Healthy Back To School Snacks


FitFactor_Healthy Eating
              Our FitFactor Team teaching kids how to prepare healthy snack options, Symposium 2013

When considering snacks for your kids, the end of summer doesn’t have to signal the end of healthy eating.  Although it is a natural tendency to grab whatever is convenient, prepackaged foods and snacks are usually not the best choice for healthy, growing bodies.
It is especially important to eat healthy if you have a bleeding disorder because healthy nutrients can help you build strong muscle, keep your bones strong and healthy, and help you feel better faster if you have a bleed or get sick.
There are a lot of great tasting, nutritious options for back to school snacks.  Sometimes, especially with younger kids, the key is to get creative.  Snacks are a great way for kids to get the necessary nutrients their bodies need and meet the recommendations from the USDA’s MyPlate.
Here are some ideas for back to school snacks:

  • Celery sticks with peanut butter and raisins
  • Frozen grapes
  • String cheese & whole grain crackers
  • Lean turkey or ham & whole grain crackers
  • Low-fat cheese
  • Apple or apples slices with peanut butter
  • Hard- boiled eggs
  • Low-fat or Greek yogurt (can add fresh fruit)
                 Kids learning how to make trail mix, Symposium 2014
  • Hummus with various veggies
  • Almonds, cashews, peanuts, pumpkin seeds
  • Bananas (can add peanut butter & mini chocolate chips)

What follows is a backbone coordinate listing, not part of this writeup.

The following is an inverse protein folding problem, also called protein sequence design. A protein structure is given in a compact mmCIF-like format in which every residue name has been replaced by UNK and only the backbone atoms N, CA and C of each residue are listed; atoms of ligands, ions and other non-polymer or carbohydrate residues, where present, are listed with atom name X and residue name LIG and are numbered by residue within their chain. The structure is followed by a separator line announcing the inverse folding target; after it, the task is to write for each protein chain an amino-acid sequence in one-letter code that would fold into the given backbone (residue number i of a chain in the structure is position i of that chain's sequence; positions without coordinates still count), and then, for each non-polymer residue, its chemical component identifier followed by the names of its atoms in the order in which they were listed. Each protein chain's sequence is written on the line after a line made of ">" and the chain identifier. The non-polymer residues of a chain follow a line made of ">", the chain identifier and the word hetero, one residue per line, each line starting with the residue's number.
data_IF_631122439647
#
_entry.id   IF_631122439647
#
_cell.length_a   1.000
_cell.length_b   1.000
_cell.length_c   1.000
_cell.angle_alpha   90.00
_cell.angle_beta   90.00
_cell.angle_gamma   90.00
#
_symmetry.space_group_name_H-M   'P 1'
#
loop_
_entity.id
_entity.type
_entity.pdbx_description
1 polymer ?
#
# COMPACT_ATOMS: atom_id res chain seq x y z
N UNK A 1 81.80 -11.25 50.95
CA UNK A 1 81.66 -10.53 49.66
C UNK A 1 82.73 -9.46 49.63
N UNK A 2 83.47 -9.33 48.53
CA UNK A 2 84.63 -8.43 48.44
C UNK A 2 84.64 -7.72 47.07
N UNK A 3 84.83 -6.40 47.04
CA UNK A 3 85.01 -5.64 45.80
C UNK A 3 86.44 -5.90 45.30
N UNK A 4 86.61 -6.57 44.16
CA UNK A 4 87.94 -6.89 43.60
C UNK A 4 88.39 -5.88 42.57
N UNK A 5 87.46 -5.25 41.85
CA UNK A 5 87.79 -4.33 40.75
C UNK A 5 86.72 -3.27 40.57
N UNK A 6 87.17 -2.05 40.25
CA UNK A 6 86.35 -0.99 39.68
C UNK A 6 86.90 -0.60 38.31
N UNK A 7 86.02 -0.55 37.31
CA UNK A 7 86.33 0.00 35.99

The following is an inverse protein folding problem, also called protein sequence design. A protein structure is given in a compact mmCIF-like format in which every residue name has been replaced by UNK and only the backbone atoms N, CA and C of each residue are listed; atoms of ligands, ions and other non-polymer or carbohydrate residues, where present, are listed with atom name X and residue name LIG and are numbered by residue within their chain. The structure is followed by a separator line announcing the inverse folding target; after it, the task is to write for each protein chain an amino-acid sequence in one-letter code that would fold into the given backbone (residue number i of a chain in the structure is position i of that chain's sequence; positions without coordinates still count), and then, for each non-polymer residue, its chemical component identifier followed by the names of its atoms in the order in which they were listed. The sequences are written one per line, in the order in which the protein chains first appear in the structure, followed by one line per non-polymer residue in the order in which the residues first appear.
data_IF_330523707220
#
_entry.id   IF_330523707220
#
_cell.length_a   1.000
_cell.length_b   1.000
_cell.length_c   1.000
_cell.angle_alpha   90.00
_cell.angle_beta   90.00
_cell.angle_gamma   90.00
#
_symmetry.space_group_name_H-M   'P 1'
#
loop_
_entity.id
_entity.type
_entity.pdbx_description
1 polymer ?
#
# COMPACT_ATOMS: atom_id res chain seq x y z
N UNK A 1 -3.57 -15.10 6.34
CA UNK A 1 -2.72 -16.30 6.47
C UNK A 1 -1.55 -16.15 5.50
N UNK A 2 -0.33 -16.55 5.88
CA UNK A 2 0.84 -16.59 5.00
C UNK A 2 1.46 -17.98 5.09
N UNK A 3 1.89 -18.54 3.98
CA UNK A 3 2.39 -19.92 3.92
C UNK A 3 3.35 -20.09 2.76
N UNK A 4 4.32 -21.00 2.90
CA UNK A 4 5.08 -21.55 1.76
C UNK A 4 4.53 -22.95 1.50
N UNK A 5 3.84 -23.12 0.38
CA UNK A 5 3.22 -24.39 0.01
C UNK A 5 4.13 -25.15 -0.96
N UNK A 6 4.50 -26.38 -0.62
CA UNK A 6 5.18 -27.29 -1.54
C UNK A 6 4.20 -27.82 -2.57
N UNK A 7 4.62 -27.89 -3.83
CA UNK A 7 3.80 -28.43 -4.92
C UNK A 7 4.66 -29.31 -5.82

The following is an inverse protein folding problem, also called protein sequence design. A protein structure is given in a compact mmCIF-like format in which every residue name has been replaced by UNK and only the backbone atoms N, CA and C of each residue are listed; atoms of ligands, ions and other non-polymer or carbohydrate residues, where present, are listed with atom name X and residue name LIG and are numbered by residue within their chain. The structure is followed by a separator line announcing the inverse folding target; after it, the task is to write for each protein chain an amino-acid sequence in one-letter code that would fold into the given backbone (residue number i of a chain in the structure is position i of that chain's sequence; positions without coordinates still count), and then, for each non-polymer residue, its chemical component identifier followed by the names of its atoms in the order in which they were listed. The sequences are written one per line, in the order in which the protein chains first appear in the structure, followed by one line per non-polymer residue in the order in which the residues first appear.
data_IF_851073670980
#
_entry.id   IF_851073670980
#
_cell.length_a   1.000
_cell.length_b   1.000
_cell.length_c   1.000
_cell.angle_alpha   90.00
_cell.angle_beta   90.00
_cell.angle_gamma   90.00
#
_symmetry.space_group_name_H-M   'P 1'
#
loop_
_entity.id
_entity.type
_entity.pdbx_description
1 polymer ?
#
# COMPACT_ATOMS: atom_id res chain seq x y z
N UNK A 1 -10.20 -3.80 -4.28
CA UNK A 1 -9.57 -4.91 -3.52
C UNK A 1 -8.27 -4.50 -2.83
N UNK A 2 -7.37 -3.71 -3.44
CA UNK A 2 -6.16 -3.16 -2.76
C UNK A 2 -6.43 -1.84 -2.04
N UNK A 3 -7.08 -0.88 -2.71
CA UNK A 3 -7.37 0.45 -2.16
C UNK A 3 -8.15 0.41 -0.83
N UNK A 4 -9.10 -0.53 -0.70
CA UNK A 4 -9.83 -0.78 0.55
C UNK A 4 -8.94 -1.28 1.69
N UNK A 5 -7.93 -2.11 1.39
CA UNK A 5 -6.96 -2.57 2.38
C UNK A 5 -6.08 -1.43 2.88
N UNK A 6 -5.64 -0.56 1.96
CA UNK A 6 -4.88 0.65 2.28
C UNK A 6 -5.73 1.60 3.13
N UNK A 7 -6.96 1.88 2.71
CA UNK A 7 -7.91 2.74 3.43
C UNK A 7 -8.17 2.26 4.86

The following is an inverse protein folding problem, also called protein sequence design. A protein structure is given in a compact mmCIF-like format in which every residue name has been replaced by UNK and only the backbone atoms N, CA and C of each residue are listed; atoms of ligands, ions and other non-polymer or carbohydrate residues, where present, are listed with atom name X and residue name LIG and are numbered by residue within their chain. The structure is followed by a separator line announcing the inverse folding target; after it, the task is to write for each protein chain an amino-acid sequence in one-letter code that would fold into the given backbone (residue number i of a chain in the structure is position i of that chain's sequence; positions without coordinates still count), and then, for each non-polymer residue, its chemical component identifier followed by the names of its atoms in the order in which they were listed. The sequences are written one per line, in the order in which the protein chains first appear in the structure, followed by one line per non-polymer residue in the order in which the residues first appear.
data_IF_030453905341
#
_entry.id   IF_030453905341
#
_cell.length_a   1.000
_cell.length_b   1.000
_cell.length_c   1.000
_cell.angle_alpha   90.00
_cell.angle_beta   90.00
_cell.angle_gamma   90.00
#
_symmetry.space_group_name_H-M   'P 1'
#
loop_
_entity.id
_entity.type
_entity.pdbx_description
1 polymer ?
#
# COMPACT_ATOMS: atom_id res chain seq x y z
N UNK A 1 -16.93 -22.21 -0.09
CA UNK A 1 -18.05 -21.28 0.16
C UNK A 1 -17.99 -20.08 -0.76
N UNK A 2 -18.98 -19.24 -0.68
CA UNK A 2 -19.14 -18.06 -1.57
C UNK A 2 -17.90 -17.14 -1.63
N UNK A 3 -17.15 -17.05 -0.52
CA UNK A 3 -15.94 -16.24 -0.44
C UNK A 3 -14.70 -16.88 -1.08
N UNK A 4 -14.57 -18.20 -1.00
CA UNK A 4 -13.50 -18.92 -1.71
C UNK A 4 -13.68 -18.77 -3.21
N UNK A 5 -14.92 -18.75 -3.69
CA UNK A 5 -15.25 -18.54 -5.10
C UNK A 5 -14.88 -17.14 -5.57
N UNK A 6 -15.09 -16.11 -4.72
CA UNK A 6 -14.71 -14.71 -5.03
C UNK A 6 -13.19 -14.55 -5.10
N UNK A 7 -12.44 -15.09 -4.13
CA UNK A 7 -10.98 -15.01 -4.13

• Graham crackers
  • Fruit & yogurt smoothies
  • Applesauce– save money by making your own (see recipe below)
  • Various seasonal fresh fruit
  • Air popped popcorn
  • Various seasonal fresh vegetables with low fat yogurt dip
  • Whole grain, low-fat, low sugar granola bars
  • Fruit cups
  • Cottage cheese
  • Lean meat and cheese roll-ups
  • Whole wheat pretzels
  • Kale chips

Try to offer fruits and vegetables as snacks first.  Most kids do not get the recommended amounts
of these foods and generally they offer the most health benefits.  Be creative and offer fresh, seasonal fruits and vegetables with low-fat dips or peanut butter.  Cutting or making fruit and vegetables into fun shapes can also be a clever way to make fruits and vegetables more appealing to kids.
When considering beverages to offer with snacks, low-fat milk and water are the best options.  Try to avoid sugary drinks.  An occasional glass of 100% fruit juice will provide a serving of fruit.  Avoid juice that is not 100% juice as it is usually high in sugar and offers little or no other nutritional value.
Having a variety of healthy snacks on hand and offering your child a choice will help teach your child what healthy snacks are and give some individuality and ownership to what they choose to eat. Remember to be a good role model and choose to eat healthy too.  Stay healthy and strong together.
Learn more about the USDA’s MyPlate recommended guidelines.
Homemade Applesauce Recipe (easy)
*This recipe was submitted by a mother of a child with a bleeding disorder. Share your healthy recipe to our FitFactor team at: 

  • 8-10 apples (of your favorite variety), chopped into ½ in pieces (leaving the peel on provides more fiber and vitamins and makes the recipe even easier.)
  • ½ tsp of cinnamon (optional)
  • ½ C of water

applesauce cover

  • Place the apples, water and cinnamon in a pot on the stove.  Bring to a boil, cover with a lid and reduce heat to a simmer.
  • Simmer the apples for about 30 minutes, until soft, stirring occasionally.
  • Remove from heat andmash with a potato masher (applesauce will be chunky).  For finer applesauce, mix with a blender (immersion blenders work great) or a food processor.

Sprinkle with cinnamon (if desired).  If you prefer a little sweeter applesauce, stir in a small amount of pure maple syrup.  Keep prepared applesauce in an airtight container in the refrigerator.[/glossary_exclude]